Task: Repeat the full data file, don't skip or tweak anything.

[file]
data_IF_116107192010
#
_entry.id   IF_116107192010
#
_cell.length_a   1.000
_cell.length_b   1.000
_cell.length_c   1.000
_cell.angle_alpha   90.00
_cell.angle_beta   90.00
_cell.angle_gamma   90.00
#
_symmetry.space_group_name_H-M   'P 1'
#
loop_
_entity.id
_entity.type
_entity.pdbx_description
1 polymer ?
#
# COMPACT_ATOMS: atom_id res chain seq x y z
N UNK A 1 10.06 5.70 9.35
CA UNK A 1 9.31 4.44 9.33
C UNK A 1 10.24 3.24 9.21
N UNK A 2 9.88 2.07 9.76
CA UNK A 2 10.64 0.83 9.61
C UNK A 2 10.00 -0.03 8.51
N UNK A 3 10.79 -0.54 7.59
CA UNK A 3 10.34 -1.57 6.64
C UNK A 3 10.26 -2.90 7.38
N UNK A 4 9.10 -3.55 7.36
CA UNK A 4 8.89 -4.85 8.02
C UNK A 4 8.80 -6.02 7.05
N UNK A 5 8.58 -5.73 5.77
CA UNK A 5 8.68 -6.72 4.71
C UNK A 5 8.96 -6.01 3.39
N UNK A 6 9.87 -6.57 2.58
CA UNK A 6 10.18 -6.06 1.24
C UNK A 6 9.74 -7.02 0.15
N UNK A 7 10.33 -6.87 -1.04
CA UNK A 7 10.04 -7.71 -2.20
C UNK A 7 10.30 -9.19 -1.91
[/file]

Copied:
data_IF_116107192010
#
_entry.id   IF_116107192010
#
_cell.length_a   1.000
_cell.length_b   1.000
_cell.length_c   1.000
_cell.angle_alpha   90.00
_cell.angle_beta   90.00
_cell.angle_gamma   90.00
#
_symmetry.space_group_name_H-M   'P 1'
#
loop_
_entity.id
_entity.type
_entity.pdbx_description
1 polymer ?
#
# COMPACT_ATOMS: atom_id res chain seq x y z
N UNK A 1 10.06 5.70 9.35
CA UNK A 1 9.31 4.44 9.33
C UNK A 1 10.24 3.24 9.21
N UNK A 2 9.88 2.07 9.76
CA UNK A 2 10.64 0.83 9.61
C UNK A 2 10.00 -0.03 8.51
N UNK A 3 10.79 -0.54 7.59
CA UNK A 3 10.34 -1.57 6.64
C UNK A 3 10.26 -2.90 7.38
N UNK A 4 9.10 -3.55 7.36
CA UNK A 4 8.89 -4.85 8.02
C UNK A 4 8.80 -6.02 7.05
N UNK A 5 8.58 -5.73 5.77
CA UNK A 5 8.68 -6.72 4.71
C UNK A 5 8.96 -6.01 3.39
N UNK A 6 9.87 -6.57 2.58
CA UNK A 6 10.18 -6.06 1.24
C UNK A 6 9.74 -7.02 0.15
N UNK A 7 10.33 -6.87 -1.04
CA UNK A 7 10.04 -7.71 -2.20
C UNK A 7 10.30 -9.19 -1.91